A Cultural Life: A conversation of social transformation | Sunday Observer

A Cultural Life: A conversation of social transformation

Prof. Harshana Rambukwella-Anura Kumara Dissanayake-Dr. Farah Hannifa
Prof. Harshana Rambukwella-Anura Kumara Dissanayake-Dr. Farah Hannifa

The book ‘A Cultural Life: The Conversation of Social Transformation’ was launched recently at Sooriya Village which created the space for the much needed discussion, ‘The Politic of Culture.’ The participants included Prof Harshana Rambukwella, Dr Fahra Hanifa, Prof Jagath Weerasignhe and the presidential candidate of National People’s Power, Anura Kumara Dissanayaka.  

The book, ‘A Cultural Life: The Conversation of Social Transformation’ is based on a series of discussions published in the ‘Lanka’ Newspaper on the emergence of a modern cultural man who is beyond nationalism. Prof Jagath Weerasinghe, Prof. Harshana Rambukwella, Dileepa Vitharana, Harini Amarasuriya, Vangeesa Sumanasekara, Sudantha Madawa and Kushalya Kumarasignhe were the main contributors to the discussion. Also, the foreword of the book was written by Prof Liyanage Amarakeerthi and the book has been edited by Priyadarshana Dayaratne, Chathura Dissanayake and Kithsiri Kodithuwakku.

The nature of the cultural transformation that has taken place was illustrated by all the speakers who participated at the discussion and the common trait of the speakers was the importance of promoting pluralistic cultural values of human existence which drive towards a pluralistic society.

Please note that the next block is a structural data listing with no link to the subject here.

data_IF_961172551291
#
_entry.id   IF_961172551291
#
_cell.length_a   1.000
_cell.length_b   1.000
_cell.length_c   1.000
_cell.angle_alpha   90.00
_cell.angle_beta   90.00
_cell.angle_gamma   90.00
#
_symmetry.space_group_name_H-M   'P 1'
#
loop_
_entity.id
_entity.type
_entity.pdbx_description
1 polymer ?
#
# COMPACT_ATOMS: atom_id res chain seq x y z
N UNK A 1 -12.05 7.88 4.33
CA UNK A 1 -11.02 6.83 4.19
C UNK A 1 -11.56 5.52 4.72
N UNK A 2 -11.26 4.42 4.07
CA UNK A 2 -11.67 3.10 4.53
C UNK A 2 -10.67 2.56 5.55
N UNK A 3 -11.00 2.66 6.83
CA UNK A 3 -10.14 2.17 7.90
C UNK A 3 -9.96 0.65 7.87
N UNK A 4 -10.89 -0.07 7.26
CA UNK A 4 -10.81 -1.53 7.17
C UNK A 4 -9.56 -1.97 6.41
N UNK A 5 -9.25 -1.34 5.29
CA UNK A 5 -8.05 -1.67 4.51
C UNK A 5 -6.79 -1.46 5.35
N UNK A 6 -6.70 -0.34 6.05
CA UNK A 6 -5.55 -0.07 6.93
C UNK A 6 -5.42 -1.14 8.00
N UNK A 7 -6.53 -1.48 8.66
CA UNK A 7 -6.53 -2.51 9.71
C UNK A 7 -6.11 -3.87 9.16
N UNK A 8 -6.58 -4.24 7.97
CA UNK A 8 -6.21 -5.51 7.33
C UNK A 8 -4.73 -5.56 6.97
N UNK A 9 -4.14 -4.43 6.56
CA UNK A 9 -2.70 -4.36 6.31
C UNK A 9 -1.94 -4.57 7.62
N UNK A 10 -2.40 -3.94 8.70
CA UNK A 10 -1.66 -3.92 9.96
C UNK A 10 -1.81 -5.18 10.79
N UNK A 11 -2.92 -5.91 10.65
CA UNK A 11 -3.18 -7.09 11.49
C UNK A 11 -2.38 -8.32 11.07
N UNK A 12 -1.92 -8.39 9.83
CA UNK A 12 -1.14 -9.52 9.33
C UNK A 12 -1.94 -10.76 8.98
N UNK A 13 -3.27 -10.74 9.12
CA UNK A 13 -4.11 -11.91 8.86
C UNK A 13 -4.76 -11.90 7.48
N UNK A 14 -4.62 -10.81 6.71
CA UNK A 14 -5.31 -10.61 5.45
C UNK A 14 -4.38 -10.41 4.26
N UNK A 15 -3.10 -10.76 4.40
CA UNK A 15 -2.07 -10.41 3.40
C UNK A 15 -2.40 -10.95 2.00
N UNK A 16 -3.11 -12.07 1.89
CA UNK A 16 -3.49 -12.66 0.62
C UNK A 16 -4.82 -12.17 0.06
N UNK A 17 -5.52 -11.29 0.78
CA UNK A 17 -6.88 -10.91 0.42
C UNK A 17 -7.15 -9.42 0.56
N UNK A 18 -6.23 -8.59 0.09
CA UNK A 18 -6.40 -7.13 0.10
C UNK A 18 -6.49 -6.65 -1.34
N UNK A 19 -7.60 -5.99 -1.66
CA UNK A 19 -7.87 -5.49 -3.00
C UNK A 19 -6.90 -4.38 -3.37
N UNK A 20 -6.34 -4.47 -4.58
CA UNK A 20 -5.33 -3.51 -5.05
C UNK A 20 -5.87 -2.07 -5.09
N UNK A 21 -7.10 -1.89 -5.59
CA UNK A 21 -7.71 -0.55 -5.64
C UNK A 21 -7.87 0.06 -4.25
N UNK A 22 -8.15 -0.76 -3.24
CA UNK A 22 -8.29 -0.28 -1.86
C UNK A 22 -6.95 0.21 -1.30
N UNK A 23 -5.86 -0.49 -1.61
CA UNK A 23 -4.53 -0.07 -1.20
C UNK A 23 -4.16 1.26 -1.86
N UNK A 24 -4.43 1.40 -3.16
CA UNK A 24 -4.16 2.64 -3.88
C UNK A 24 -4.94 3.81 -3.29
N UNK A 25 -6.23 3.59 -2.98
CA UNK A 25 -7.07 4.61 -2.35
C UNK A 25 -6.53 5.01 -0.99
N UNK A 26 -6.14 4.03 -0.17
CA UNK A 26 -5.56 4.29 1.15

In his speech Anura Kumara Dissanayake spoke about three current streams of response to contemporary cultural transformation and emphasized that only a new cultural man with a solid cultural personality would be able to bring about social change which can withstand the changes.

“This discussion on the book ‘A Cultural Life: The Conversation of Social Transformation’ is not outside politics.  Although the discussion on cultural life is an age old topic, from time to time it has reached a new level. Our economy is in deep crisis which cannot be considered as an ordinary crisis. Any economic crises would create chains of social crises. Although many of the crises we face today are apparently different, we believe they have a significant economic impact. The social body of today is a manifestation of the deep crisis in the economic arena. This is intertwined with the subject of culture in three different ways. One can argue that the social crisis that has arisen has led to the discussion that the great culture that existed in the country is moving towards a very destructive direction. Simultaneously, this discourse is glorifying that great culture, and has wrongly interpreted the fact that by going back to that glory is the only way out to solve this crisis. However, we believe, considering all these facts it is important to think carefully about the new changes that require to create a new cultural man with a solid cultured personality that can make the difference,” Anura Kumara said.